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Toney Wright Has a Plan for a Sports Fields Complex at Richmond’s Point Molate

Richmond Sol soccer players. Photo credit: Richmond Sol

Toney Wright has a plan for an outdoor sports fields complex at Richmond’s Point Molate, and it will not cost the City of Richmond anything. In fact it will generate about a million dollars per year for Richmond and the developers of the fields – possibly under a Joint Powers Agreement similar to the way that the Tom Bates Regional Sports Complex was built in Berkeley. Wright, who has lived most of his life in Richmond, runs a highly successful soccer league that faces a constant shortage of playing fields.

Each year sports clubs, schools, leagues and just people seeking pick up games for soccer, rugby, baseball, softball and cricket (yes, cricket) go wanting for lack of playing fields.

Nowhere in the East Bay is the shortage more acute than in Richmond, Wright’s home town. But Wright has a plan that can bring the much needed sports fields to Richmond, generate about $1million per year, and in the process open Richmond children’s eyes to the magnificence of nature at Point Molate. Wright is supported by Diego Garcia, founder of the soccer Club called Richmond Sol, a Richmond based club that wrangles with the same lack of playing fields. Both Toney and Diego have been seeking a solution to the shortage.

Modeled loosely on the successful joint effort to build the Tom Bates Sports Fields at Gilman Street in Berkeley (smack in the middle of the McLaughlin Eastshore State Park) Wright’s idea would showcase all the advantages of the Point Molate’s natural beauty, with soaring raptors (including osprey and the occasional bald eagle) and stunning Bay views, but would provide close access for Richmond kids and teams.

Right now Richmond kids have to travel to play. With the challenges of getting around, the travel itself is sometimes enough of a barrier to exclude Richmond youth and adults from playing. Wright wants fields close by so local kids can get preference – to do everything to maximize participation in sports by Richmond youth.

Cost is always a factor. Building and creating fields is always a challenge, but Wright is not a novice – he runs a very successful league and knows every playing field in the San Francisco Bay Area. There is demand from not only the East Bay but from Marin County and even San Francisco for playing fields and Wright has commitments from teams and leagues to help him raise funds for playing fields at Point Molate.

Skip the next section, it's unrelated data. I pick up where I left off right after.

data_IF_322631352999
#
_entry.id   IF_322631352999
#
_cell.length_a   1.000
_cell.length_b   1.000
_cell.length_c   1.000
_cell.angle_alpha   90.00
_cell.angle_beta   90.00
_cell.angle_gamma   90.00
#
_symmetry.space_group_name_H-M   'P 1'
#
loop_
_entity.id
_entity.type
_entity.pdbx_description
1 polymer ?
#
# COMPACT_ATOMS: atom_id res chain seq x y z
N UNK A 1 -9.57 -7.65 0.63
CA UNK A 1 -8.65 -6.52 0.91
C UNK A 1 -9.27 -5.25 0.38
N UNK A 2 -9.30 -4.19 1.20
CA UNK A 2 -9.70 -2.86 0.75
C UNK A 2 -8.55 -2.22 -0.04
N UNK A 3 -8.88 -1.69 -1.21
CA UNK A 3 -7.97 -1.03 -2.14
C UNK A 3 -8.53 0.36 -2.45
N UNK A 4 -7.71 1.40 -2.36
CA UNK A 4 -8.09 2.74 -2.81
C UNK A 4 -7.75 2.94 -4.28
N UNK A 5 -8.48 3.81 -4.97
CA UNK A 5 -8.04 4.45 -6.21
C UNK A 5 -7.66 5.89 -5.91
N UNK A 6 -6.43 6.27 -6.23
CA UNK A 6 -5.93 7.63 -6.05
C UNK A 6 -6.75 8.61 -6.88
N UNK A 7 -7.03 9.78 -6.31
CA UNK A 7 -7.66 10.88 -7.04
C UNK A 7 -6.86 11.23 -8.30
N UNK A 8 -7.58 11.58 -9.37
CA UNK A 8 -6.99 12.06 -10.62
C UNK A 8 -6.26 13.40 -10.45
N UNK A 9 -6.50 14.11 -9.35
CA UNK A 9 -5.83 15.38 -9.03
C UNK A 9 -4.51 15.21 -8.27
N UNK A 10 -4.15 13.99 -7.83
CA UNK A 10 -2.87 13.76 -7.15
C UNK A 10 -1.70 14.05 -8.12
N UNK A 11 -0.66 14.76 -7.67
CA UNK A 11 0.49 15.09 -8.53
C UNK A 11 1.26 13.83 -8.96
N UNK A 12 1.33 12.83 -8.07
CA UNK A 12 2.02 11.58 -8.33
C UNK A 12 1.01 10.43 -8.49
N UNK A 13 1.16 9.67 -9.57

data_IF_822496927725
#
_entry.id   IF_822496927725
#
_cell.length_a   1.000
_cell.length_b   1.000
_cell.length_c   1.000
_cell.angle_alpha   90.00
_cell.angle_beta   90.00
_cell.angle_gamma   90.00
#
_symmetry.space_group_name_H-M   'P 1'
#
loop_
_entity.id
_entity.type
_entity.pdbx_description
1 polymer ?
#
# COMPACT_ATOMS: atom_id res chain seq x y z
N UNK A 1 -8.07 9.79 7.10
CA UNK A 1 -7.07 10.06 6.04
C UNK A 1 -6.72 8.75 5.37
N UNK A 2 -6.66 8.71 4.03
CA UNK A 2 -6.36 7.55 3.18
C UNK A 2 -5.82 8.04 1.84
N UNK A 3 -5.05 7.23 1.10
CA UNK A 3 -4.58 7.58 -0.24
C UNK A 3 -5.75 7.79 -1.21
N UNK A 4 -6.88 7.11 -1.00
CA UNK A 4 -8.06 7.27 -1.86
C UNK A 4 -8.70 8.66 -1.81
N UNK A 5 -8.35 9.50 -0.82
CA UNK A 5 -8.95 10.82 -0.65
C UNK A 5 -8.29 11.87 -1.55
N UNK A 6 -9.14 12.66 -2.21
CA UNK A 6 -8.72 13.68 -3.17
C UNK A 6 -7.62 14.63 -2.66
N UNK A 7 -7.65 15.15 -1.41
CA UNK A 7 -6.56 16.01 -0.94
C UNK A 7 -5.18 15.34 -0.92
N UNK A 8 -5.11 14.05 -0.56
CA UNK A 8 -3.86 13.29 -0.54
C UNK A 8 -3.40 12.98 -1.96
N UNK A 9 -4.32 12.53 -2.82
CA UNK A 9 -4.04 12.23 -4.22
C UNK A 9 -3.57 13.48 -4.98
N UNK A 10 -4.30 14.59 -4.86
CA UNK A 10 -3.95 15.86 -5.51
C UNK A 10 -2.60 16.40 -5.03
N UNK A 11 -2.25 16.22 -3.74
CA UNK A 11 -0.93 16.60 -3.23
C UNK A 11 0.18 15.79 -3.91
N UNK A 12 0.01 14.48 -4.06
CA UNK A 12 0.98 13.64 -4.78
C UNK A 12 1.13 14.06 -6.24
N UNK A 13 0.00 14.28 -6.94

Soccer is a big part of the youth experience in Richmond according to Wright. He explains the only thing holding players back is the lack of playing space. His goal is to broaden the coalition to include cricket players, La Crosse players, baseball and softball players so that the financial base is stronger and so that kids, and adults, who are motivated by different sports can have options and get active. He knows that if this is done correctly there will be tremendous activity at the new playing fields and income to support the fields. Wright has a sparkle in his eye and a determination in his voice when he discusses opportunities that would be offered by new playing fields opportunity.

He is already laying out the space on maps and has drawn up a detailed business plan to show how this can be successfully done. His colleague Doug Fielding, who was one of the prime movers in the creation of the Tom Bates Regional Sports Complex, agrees. Fielding committed to help and gave an enthusiastic response to the plan. He also pointed out that it will take a lot of work and money, something that does not daunt Wright.

In his presentation on the need for the fields and the need to serve Richmond, Wright points out: “Each spring and each fall, up to 300 organizations bid for the use of four soccer fields in Berkeley. This highly competitive process leaves out Richmond soccer clubs for 6-8 year olds, other sports for girls. The pattern is similar around the Bay Area, especially in Marin and Contra Costa counties. City fields can cost as little as $12 per hour for residents, and as much as $130 per hour for non- residents. This business model will open the fields to Richmond clubs at affordable rates and divert income to our inner city fields and parks. No child will be turned away due to inability to pay.”

According to Wright: “Richmond needs to allow Point Molate to become a world-class park with a world-class sports field complex. That will be the best way to serve the kids of our Richmond and the surrounding community.”

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